14 Oct 2004 Paying for Social Security Partial Privatization
During last night’s debate, President Bush was asked how the federal government would find the funds to pay current retirees’ Social Security benefits if younger workers were to be permitted to privately invest some of the funds they presently pay in Social Security taxes.
The New York Times has asked the same question. I have taken a stab at answering it:
The New York Times complains that President Bush did not explain how he would pay for partial privatization. Perhaps not for the first time, it is thinking backwards. Partial privatization is designed to reduce the draw on the federal treasury, not to expand it.
Workers today are contributing more money than Social Security needs. The excess tax funds are spent on other things, such as National Public Radio, U.N. dues, the National Endowment for the Arts and other federal expenses that the New York Times supports, but conservatives often do not.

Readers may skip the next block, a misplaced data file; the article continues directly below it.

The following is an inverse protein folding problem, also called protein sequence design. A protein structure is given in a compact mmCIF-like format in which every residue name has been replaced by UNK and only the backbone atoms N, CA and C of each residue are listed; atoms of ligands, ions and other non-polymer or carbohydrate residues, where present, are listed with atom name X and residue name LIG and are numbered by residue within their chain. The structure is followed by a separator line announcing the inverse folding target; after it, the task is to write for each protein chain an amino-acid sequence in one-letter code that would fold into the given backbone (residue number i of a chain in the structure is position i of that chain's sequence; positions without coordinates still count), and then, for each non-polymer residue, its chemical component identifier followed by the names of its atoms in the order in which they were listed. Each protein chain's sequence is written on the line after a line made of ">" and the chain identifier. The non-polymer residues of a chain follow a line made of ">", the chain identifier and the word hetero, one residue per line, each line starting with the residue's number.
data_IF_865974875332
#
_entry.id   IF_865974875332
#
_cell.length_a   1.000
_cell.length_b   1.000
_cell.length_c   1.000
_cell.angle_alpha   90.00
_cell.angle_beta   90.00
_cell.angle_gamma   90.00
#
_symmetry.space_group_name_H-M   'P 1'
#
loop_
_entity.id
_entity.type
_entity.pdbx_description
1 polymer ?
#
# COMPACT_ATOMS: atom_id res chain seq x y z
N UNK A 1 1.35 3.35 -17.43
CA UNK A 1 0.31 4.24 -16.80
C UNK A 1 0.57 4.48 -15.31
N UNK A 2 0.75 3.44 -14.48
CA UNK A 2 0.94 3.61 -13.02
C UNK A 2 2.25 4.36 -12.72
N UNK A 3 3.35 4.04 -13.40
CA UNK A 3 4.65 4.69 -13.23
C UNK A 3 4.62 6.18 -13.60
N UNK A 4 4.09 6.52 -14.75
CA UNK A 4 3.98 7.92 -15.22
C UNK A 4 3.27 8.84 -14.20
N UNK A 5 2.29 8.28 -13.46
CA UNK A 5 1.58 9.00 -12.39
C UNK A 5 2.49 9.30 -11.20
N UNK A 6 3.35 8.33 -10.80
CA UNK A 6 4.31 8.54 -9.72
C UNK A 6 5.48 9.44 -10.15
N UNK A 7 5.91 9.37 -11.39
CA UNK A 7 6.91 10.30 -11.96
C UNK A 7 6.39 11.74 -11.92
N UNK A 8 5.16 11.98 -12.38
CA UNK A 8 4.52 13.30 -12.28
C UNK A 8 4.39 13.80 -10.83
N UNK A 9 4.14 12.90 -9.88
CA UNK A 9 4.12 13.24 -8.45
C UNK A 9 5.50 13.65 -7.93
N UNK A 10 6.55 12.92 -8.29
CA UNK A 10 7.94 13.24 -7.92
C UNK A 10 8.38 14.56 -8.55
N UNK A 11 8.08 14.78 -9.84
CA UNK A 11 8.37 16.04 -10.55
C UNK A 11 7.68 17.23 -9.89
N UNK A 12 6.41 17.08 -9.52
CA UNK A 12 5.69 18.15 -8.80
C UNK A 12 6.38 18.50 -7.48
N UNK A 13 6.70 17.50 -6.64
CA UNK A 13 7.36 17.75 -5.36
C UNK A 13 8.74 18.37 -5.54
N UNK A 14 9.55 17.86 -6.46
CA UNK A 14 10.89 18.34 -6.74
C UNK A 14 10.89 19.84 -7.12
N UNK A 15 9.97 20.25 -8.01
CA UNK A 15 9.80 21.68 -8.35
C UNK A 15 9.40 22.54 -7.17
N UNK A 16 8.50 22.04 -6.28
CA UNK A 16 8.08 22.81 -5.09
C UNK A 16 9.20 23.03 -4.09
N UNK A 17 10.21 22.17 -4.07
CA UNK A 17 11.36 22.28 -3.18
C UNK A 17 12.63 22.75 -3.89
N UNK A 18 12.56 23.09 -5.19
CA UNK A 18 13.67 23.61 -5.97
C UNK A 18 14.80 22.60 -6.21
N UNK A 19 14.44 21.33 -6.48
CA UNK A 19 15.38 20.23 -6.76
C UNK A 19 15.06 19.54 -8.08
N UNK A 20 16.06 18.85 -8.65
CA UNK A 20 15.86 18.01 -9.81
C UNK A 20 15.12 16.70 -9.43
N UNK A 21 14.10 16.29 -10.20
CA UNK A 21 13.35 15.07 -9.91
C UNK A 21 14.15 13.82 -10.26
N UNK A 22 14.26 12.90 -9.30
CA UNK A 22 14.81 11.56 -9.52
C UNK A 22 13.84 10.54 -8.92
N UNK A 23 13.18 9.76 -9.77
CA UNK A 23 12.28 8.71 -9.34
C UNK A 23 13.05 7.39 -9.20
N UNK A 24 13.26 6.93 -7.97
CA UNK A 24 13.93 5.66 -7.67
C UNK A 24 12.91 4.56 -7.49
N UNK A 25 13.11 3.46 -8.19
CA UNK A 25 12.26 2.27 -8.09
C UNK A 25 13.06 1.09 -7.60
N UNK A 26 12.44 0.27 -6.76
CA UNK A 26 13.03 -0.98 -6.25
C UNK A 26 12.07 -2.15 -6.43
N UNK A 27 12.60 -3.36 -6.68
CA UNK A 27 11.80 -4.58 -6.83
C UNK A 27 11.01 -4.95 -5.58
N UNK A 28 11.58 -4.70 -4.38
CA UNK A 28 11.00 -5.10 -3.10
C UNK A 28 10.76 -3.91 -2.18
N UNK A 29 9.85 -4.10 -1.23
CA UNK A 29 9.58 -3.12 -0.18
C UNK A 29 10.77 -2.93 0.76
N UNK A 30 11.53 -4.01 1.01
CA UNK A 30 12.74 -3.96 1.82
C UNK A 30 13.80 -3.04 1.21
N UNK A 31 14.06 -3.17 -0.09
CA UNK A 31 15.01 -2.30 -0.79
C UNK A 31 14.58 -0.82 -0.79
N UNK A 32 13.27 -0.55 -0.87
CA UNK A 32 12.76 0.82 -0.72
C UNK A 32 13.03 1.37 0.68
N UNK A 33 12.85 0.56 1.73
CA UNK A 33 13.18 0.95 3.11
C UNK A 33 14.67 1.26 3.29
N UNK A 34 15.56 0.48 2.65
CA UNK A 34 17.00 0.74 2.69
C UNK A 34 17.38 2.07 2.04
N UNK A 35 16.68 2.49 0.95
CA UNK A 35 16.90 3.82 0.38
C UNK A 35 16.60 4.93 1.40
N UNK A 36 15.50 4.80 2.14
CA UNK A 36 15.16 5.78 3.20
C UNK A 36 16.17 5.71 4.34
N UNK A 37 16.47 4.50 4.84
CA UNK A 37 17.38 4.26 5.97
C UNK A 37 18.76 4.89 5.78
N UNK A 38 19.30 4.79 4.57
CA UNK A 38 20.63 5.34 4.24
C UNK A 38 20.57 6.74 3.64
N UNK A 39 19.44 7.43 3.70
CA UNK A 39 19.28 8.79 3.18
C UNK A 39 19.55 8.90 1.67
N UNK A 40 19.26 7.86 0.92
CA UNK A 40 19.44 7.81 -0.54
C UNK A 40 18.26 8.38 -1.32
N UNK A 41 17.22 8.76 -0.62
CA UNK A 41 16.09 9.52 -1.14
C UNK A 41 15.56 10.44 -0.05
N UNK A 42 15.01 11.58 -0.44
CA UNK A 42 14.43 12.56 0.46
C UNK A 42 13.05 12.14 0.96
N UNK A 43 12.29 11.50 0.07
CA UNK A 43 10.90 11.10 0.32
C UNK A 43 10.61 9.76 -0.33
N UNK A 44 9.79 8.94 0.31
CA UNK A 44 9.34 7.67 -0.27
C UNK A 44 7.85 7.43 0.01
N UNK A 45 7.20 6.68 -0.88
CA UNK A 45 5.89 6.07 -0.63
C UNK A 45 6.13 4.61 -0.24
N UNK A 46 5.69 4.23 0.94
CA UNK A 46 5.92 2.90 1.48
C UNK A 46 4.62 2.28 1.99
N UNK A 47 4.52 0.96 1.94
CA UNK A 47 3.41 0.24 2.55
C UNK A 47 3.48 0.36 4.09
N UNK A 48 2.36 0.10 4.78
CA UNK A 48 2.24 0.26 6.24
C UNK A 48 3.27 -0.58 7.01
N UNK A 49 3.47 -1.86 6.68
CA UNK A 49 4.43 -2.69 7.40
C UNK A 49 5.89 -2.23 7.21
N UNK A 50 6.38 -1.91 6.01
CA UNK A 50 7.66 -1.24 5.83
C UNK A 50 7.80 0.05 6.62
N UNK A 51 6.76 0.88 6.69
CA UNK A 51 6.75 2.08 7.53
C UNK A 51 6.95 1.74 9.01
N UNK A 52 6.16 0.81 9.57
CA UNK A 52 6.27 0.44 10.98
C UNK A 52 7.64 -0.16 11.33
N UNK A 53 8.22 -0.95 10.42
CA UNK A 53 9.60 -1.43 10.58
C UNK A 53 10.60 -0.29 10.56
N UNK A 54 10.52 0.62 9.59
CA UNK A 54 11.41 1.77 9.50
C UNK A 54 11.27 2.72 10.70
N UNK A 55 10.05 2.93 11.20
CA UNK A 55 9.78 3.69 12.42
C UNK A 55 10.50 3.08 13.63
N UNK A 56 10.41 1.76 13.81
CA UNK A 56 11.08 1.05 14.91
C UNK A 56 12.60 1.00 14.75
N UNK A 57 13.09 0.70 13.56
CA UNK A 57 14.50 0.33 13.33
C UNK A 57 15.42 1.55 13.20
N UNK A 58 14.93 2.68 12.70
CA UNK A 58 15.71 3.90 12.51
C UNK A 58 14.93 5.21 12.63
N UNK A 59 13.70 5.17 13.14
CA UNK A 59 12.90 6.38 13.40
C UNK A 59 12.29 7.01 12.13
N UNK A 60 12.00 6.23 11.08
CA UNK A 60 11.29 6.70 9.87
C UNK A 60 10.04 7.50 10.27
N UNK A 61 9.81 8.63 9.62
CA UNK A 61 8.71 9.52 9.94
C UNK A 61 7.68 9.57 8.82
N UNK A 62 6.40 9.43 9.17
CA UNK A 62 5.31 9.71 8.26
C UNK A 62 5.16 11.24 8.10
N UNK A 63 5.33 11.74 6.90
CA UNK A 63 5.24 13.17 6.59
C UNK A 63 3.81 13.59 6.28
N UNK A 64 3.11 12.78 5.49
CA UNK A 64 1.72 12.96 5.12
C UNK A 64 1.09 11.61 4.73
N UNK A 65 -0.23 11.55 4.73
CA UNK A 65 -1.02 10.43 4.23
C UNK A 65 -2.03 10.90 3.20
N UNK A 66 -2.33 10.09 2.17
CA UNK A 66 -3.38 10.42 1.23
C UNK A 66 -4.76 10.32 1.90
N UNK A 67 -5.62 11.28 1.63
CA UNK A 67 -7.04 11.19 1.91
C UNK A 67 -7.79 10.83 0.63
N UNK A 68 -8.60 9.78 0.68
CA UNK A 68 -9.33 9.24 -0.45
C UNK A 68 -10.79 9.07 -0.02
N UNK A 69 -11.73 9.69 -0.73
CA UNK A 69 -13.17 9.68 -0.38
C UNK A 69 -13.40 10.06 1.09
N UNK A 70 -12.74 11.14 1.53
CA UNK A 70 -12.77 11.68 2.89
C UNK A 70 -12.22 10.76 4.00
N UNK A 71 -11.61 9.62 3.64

Enacting partial privatization now would reduce the amount of dollars available for discretionary programs the New York Times likes, but workers could pay less Social Security taxes now without current retirees losing a penny in benefits.
What if today’s workers continued to be taxed the same 12.4 percent, but the excess amount, or some similar sum (such as 3 percent of payroll), was conservatively invested for the worker’s own use after retirement? The answer: Even without benefit cuts, workers wouldn’t need so much money from Social Security.
Maybe Social Security, which many people now believe is destined for bankruptcy, needn’t be insolvent after all.